That covers everything you need to know to get started. I hope you feel confident enough to go and use Oriscript in all your own clandestine pursuits. If you want to share any cool or interesting Oriscript messages, send me a picture and I'll put it on this site. If you have any problems with the tutorial, or suggestions, please email me at chris@system-art.io . If you would like to translate this site or the character tables, make videos tutorials or images for the project, please email me.

nintendo in oriscript

Character tables

Use these tables as a reference to read and write Oriscript.

English / European / Romaji / Cangjie

Notch Value Alphabet Mathematics punctuation special Tags
---- ---- ---- ---- ---- ----
1 shift / n shift / = shift / space shift / change case shift / SOS
2 a / o 1 / + . / , @ / .com left / right
3 b / p 2 / − ! / ¡ - / _ here / not here
4 c / q 3 / × ? / ¿ ~ / DEL false / opposite
5 d / r 4 / ÷ ” / „ RETURN / ESC enter / exit
6 e / s 5 / % « / » ≥ / ≤ yes / no
7 f / t 6 / > : / ; ∞ / * share / don't share
8 g / u 7 / < English table \ / ¤ destroy / protect
9 h / v 8 / ^ Greek table € / $ sooner / later
10 i / w 9 / . Russian table £ / ¥ space / time
11 j / x 0 / # Arabic table ° / • email / address
12 k / y ( / ) Hebrew table ¦ / | name / username
13 l / z [ / ] Custom table ⟨ / ⟩ phone / I.P
14 m / ß { / } ą / ę ⁄ / / pin / password
15 ä / ö mod / π ñ / ‰ / ‱
16 ü / æ φ / ||

Using paper, or "Origamiscript" & Dynamic cell shapes

As mentioned before, I originally made Oriscript as a way of writing by folding paper. So here are some tips related specifically to that.

  1. Don't try to take pictures of it. I didn't share any pictures of folded oriscript as it doesn't show up well at all in a static image.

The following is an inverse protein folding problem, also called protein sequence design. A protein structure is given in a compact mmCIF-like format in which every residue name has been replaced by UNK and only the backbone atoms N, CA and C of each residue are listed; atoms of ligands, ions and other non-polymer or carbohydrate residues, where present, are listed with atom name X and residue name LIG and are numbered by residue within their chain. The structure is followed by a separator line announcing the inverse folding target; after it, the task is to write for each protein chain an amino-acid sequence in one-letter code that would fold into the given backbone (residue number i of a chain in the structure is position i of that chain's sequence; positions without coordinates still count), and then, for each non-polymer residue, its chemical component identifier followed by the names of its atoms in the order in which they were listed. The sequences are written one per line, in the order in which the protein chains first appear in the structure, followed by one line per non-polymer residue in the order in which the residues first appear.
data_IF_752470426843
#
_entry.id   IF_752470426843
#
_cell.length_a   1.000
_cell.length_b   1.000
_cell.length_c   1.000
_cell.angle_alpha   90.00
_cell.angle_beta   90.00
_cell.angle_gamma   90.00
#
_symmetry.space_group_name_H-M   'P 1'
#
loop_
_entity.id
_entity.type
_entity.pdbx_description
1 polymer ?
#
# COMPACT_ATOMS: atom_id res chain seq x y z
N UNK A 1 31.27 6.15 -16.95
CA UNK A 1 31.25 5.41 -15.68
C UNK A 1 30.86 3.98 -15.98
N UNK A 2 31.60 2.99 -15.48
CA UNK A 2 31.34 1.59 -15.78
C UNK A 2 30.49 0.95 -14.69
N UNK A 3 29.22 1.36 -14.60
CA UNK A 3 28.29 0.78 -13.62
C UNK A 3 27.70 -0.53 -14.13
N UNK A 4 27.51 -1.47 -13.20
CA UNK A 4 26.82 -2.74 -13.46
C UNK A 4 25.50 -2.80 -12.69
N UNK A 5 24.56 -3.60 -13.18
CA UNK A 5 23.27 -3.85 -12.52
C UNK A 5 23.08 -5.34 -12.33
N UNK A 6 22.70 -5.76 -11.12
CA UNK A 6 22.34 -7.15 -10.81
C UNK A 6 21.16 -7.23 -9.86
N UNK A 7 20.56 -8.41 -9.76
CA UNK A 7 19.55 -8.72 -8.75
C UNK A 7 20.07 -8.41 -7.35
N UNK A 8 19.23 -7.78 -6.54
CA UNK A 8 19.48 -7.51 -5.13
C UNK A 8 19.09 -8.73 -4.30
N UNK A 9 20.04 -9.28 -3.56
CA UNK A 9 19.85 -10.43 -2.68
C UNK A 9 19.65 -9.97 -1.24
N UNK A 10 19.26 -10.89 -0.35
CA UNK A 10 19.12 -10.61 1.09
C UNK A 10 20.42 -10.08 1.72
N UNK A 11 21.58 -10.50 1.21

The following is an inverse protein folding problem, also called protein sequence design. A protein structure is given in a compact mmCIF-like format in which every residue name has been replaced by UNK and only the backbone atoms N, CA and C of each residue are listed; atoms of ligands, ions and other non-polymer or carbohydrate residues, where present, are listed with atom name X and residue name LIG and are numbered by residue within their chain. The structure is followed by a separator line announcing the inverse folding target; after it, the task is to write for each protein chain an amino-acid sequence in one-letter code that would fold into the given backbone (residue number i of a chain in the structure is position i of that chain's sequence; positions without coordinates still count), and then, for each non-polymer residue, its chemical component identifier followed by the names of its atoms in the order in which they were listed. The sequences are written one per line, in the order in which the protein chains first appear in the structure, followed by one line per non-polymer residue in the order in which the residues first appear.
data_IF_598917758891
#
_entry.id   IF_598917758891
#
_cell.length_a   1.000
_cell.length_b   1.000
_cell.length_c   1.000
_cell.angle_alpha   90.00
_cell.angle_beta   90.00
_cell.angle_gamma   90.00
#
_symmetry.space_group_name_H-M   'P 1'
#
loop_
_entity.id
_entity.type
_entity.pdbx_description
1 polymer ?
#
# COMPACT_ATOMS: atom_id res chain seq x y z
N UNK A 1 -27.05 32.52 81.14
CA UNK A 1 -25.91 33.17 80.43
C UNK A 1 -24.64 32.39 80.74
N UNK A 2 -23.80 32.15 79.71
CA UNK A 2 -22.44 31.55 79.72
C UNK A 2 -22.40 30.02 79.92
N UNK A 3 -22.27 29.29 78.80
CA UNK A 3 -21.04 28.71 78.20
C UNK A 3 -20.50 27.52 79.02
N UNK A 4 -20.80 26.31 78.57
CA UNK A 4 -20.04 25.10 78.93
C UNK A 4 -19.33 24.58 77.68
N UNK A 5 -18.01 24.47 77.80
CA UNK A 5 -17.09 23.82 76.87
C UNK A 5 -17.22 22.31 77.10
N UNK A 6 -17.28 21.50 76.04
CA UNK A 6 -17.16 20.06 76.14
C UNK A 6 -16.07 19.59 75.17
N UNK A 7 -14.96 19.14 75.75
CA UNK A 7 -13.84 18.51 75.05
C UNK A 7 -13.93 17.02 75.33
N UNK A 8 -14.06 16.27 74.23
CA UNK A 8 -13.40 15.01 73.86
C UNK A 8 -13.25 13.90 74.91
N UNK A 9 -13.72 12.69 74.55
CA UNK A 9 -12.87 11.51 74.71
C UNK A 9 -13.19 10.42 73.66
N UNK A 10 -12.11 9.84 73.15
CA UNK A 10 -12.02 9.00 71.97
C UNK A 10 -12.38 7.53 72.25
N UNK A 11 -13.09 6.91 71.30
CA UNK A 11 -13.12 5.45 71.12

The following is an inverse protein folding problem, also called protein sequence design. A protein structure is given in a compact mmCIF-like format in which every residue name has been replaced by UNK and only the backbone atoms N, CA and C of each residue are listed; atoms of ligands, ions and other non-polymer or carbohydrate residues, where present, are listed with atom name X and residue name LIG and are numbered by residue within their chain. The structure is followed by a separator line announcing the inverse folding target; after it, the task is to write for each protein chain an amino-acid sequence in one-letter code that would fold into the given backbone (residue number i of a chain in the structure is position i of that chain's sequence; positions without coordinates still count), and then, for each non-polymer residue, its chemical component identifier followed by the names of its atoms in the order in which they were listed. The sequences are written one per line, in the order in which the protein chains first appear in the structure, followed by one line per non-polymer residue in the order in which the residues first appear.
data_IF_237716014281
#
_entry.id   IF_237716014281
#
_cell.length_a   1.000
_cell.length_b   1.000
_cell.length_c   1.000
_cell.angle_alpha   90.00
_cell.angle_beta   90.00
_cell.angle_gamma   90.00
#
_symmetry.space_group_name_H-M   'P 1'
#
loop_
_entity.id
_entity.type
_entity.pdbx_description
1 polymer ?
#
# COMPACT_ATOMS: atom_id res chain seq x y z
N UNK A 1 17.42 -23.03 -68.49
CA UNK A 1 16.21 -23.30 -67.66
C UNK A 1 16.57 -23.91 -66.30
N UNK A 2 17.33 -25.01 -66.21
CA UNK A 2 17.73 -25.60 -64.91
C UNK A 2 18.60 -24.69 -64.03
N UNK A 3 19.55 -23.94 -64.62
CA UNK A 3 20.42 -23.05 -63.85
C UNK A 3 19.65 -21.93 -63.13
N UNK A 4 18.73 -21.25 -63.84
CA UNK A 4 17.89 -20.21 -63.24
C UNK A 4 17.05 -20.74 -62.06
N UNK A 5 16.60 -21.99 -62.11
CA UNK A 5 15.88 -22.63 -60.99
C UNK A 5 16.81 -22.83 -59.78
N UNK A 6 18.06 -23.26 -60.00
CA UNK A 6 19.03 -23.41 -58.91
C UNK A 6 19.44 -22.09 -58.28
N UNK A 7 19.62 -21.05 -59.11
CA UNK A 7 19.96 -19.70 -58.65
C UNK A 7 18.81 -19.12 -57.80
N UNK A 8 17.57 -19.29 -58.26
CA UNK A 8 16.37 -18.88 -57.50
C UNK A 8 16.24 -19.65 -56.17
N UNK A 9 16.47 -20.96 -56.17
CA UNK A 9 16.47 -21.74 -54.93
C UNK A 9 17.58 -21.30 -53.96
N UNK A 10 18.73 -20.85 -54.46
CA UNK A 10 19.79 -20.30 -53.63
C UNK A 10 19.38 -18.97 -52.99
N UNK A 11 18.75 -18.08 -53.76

2. The thicker the paper, the more secure the message. Napkins and 100gsm are only good for messages that don't need to last for more than 5-10 minutes. I personally prefer 160gsm.
  3. Use pointy implements to mark your message if its to fiddly to fold!
  4. Though I've nothing worth sharing at this point, I really like the idea of a neatly folded self-contained origami note which is also an oriscript message. I do realise however that paper folded to create cells is also very similar to this, and seems much simpler.
  5. I think the idea of chaotically sequenced cells would look very cool. Perhaps a starting point for this could be scrunching up paper and using the unstructured creases somehow as cells. Also on a mosaic-like surface, one could use the individual facets of the surface to symbolise cells.

Comparison with symbol-heavy writing systems

What is the point?

For me, the initial point was just to find a way to communicate through folding paper. Then a while after I wanted to create a way of communicating by placing commonplace objects on any surface, though I shortly realised that I had already in fact unintentionally created such a system through Oriscript.

It's made out of love of methods of expression like QR, morse code, GIFs and origami. Beauty often comes from finiteness. The constraints of origami, no cutting or attaching, and the fact that it is so fragile exemplify this notion for me really well. There's something really cool about information mediums that have well defined technical limitations, but are still capable of forming a vast amount of unique variations.

I felt compelled to share the writing system just to add the academic zeitgeist of language and design. For end users, linguists and origami enthusiasts, I hope Oriscript is at the very least a bit of fun, and that it provokes thought about design and communication. Maybe somebody will even find it useful!

Real-world usage


My name is Christopher Shelley. I am a 23 y/o guy from England currently living in Berlin. Oriscript was dreamt up whilst I was making origami one day in the summer of 2012. I think about technology, design, and languages a lot. www.system-art.io